Why do "Self-Service BI" projects fail?
We are living in 21st century where our most important assets are time and information. These are the commodities which outweigh all other variables in value creation. The last decade has shown us an emergence of disruptive tools which have made self-service BI possible and prove their value by providing an optimal ROI and lower TCO. Self-service BI tools have significantly reduced the time to complete a BI project. Now, the end users are in the driver seat and they are leveraging Self-service BI tools like Tableau to create meaningful visualizations and share it with the relevant stakeholders.
Over the last couple of years, we have observed a trend where companies have migrated from traditional BI to Self-service BI. Self-service BI is intuitive and disruptive to the extent that it has become as game changer. It has changed the way projects are managed and drastically reduced the involvement of IT. Though it has been a boon it’s no fairy tale. There have been a lot of shortcomings in adopting self-service BI and it has not been an easy road. According to a report by Gartner 70 to 80 percent of BI projects fail. A lot of these projects are self-service BI projects.
Let us see the reasons behind the failure of these self-service BI projects and how they can be avoided:
Data is the Oil
As per an article published in May 2016 on the Northeastern University blog, around 2.5 Exabytes of data is produced every day. Every 3 years the data gets doubled. A lot of times companies focus so much on BI and analytics that they miss the obvious entity i.e. the data. A lot of Self-service tools are advertised in such a way that they claim to start BI immediately and can provide ROI. The ground reality is very different as data plays a crucial role and the shape of the data defines the success or failure of a BI project. Tools can only provide meaningful information when data is of good quality. Many of the BI projects fail due to the fact that not much emphasis is given to data before the start of a project. It makes sense to take a step back before the starting a project and check data integrity & data quality. Though Self-service BI tools gives an additional advantage that we can start reporting right away as these tools don't take months or weeks for installation & setup. We can start creating visualizations & reports in a matter of hours/days. I have seen many cases where IT teams are directly connecting to transactional systems for reporting and hence they struggle with database downtimes and BI performance issues. This approach is not recommended. The recommended way is to de-normalize the data and create data marts or data warehouses. This gives a better performance and better data governance.
With tools like Tableau, Qlikview, Power BI etc. Self-service BI has become a reality. Now end users does not have to depend on IT for reporting & analytics needs. Though the main challenge still lies and that is user adoption. A Lot of times in a conglomerate one division does not know what tools are being used in another division or one department is not aware of the tool being used in other. This creates siloed efforts which do not translate into an actual ROI. The business impact is lost somewhere and stakeholders don't see the real value-add of self-service BI. The key here is to advocate and collaborate with end users, departments, divisions etc. to bring everyone on the same page and create a data literacy culture. Emphasis should be given to help users adopt new self-service BI tools, provide them training and encourage them to use it. By doing this the end users & stakeholders will see the benefits of leaving legacy tools like MS Excel, Flat files etc. and move to disruptive tools like Tableau. According to a survey by Wizdee in 2016, 71% of the people say Self-service BI tools has brought an acceleration to their learning and responsiveness.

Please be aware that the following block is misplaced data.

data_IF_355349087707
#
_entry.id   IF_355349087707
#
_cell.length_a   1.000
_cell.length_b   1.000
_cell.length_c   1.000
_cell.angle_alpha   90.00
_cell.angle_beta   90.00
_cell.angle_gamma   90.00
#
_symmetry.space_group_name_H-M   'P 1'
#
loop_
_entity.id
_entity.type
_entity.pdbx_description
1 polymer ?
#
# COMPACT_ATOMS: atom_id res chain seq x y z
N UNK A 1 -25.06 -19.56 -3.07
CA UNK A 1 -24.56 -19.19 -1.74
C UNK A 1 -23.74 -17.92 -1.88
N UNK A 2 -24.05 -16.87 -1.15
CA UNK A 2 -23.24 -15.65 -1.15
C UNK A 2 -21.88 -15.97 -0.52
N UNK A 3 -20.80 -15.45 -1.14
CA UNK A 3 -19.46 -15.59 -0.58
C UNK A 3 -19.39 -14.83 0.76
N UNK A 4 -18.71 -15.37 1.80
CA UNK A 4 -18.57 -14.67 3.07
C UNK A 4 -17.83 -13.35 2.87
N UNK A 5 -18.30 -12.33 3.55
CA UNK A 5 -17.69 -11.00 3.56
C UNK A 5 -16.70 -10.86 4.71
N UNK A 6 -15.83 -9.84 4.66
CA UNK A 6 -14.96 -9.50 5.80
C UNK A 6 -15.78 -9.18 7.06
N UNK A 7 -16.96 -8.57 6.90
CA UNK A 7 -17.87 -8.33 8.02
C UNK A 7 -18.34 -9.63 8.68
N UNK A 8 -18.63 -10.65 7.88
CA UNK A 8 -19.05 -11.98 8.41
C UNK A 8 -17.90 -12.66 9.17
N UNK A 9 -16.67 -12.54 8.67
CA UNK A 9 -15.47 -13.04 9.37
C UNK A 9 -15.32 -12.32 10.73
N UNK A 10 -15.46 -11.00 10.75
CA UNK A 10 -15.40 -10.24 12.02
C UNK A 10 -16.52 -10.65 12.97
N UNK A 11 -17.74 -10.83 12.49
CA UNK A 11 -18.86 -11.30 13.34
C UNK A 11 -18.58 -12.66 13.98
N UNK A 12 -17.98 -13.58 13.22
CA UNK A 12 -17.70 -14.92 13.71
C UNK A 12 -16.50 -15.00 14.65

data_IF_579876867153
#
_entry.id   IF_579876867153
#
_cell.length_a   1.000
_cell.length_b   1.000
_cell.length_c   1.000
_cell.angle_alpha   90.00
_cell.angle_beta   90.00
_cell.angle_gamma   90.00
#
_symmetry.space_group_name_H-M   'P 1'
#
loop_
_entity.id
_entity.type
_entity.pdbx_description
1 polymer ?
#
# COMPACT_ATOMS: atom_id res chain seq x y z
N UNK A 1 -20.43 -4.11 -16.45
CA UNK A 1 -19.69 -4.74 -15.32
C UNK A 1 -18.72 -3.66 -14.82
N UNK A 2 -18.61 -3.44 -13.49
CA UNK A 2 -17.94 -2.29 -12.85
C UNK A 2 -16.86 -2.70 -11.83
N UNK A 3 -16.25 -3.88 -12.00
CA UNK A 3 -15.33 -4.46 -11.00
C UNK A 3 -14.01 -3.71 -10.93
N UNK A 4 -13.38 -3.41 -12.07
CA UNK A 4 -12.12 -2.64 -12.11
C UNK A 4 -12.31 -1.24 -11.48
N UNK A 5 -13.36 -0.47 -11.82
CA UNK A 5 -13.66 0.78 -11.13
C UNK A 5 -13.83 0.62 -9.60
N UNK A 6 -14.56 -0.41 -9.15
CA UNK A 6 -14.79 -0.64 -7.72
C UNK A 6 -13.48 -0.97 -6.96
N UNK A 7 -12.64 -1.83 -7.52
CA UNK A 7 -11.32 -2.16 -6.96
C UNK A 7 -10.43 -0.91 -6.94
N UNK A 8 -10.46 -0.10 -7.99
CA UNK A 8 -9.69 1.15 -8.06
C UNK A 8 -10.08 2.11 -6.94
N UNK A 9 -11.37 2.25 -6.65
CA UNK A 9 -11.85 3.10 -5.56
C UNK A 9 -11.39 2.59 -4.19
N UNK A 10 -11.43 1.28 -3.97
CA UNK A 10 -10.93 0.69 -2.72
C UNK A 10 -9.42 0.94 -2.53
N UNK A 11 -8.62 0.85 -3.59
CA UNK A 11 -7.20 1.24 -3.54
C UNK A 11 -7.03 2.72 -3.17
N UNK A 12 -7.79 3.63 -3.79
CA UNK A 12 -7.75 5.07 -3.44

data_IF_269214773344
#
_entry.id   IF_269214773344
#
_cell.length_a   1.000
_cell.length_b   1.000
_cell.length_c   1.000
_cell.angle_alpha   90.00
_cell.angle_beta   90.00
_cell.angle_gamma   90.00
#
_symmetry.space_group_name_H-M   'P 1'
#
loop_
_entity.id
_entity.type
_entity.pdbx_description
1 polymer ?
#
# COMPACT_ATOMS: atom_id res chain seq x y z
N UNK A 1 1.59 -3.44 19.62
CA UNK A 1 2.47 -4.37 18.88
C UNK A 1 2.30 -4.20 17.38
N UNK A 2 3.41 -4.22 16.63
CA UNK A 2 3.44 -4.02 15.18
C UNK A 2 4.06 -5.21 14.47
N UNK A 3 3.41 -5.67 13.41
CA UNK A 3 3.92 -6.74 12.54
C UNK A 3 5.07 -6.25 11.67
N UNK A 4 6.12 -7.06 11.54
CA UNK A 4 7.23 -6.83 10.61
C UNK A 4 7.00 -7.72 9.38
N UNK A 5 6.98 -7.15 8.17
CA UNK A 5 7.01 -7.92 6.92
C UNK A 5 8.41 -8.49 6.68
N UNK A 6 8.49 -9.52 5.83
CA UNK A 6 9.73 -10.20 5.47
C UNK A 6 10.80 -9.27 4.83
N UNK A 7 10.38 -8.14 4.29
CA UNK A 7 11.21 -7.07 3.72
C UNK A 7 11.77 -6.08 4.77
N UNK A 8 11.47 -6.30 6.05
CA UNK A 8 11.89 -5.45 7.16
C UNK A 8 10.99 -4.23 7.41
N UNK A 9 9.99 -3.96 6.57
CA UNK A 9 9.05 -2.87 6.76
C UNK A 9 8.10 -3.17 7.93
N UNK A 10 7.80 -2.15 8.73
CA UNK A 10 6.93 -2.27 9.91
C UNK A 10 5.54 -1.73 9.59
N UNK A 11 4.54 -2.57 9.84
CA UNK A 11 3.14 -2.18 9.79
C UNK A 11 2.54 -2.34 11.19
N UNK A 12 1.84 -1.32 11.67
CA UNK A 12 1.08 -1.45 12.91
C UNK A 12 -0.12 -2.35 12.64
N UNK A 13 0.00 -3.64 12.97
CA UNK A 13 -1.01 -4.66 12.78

Gone are the days when waterfall model was good enough for implementing BI projects. With new challenges and a versatile IT environment, the need of the hour is to have an agile approach. Visualization and data management have to go hand in hand. Typically, BI team sits idle till the time data warehouse is finished and after completion, BI team would create reports/dashboards. Going this way is tricky as many times teams figure out that they have missed some data sets or the requirements have changed. This leads to changes in business KPI’s and the team would have to wait until these changes are incorporated in the data model. This whole process can be a challenge and sometimes be a never-ending story. Hence, BI projects often take multiple years to complete and would eventually lead to an inflated TCO with elongated timelines and hence, defeating the purpose of the BI initiative. I have seen many companies jumping to self-service BI and take traditional SDLC route to get stuck at a later stage. Companies should adopt an Agile framework to realize an ROI from start.
To summarize, Self-service BI is here to stay and it makes a lot of sense in aligning your organization by implementing the best practices of self-service BI. The key is to find the right balance between the data governance and giving the end-users the freedom to explore. There has been an upheaval in BI industry as a lot of self-service BI tools are coming in the market. It would definitely make sense to be prudent in selecting the right tool as no tool is 100% perfect. A right tool can definitely provide a good ROI and a great use case.
Self-service BI will not only thrive but will provide the real value if implemented properly.
About the author
Romit is a Senior Consultant at USEReady. With 7+ years of techno functional experience and an inclination towards Financial, Insurance, Healthcare, Retail, Education, Energy sectors, Romit is a pro at conducting root cause analysis of analyzing business to assist critical decision making. Visit Romit on LinkedIn